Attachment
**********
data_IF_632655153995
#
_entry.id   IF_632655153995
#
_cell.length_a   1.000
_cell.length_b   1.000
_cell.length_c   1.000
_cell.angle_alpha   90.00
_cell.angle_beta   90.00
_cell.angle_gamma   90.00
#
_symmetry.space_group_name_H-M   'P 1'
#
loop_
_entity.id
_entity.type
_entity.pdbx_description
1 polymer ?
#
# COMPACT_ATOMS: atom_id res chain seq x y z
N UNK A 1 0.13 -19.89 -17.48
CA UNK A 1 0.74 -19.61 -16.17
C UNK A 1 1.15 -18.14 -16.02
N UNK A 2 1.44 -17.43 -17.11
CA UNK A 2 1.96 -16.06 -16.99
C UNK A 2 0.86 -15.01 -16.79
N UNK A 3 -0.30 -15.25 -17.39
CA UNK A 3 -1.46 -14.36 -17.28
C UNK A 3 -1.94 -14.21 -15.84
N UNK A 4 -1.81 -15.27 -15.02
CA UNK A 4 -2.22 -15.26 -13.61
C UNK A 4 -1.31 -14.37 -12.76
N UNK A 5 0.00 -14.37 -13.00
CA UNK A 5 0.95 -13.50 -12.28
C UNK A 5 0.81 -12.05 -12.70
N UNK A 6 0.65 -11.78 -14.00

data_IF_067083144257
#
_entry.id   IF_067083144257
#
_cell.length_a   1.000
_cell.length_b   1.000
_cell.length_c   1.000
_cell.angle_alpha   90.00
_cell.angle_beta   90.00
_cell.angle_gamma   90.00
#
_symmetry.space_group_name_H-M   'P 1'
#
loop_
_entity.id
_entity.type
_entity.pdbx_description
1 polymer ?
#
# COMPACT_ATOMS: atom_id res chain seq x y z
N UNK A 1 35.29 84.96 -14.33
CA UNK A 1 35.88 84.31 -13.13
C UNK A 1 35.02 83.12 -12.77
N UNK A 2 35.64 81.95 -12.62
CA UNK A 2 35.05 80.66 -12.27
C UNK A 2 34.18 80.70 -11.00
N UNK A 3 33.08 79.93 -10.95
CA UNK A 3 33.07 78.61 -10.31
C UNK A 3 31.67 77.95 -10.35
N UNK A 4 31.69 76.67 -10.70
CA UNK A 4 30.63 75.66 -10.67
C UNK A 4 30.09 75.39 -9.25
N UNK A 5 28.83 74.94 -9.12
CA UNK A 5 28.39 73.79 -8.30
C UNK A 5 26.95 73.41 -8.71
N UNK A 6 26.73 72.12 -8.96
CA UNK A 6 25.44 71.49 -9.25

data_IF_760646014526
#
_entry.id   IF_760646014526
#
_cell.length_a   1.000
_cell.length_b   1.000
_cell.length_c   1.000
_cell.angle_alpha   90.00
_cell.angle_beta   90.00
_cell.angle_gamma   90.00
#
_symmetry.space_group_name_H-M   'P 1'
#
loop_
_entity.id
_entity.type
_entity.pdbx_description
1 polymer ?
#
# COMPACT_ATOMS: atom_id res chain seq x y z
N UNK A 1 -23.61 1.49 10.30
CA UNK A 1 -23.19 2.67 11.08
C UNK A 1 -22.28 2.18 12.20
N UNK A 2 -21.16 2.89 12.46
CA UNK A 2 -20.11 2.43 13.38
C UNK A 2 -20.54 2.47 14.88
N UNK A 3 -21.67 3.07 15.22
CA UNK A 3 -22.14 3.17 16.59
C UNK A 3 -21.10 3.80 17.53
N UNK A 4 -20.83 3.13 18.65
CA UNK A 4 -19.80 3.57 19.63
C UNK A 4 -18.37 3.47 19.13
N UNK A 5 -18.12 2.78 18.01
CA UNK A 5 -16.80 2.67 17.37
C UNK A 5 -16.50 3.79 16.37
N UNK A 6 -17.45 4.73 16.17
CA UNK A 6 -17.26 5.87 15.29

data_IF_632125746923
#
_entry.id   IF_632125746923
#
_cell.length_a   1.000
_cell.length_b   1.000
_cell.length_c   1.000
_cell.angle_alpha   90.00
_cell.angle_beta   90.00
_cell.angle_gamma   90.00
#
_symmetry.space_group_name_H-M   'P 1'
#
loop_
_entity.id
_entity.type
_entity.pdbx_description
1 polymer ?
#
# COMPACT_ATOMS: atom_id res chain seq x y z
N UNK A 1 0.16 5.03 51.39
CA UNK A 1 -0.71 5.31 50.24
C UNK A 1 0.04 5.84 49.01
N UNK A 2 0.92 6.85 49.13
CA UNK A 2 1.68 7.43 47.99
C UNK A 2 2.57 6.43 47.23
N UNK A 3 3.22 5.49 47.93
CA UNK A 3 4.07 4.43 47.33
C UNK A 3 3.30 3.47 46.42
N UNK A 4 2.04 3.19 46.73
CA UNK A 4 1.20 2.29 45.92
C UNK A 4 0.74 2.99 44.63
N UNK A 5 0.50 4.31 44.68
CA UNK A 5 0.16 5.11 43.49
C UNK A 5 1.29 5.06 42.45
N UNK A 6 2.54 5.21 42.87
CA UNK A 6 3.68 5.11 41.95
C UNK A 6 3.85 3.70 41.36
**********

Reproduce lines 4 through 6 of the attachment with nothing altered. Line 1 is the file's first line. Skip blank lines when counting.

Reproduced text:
#
_cell.length_a   1.000
_cell.length_b   1.000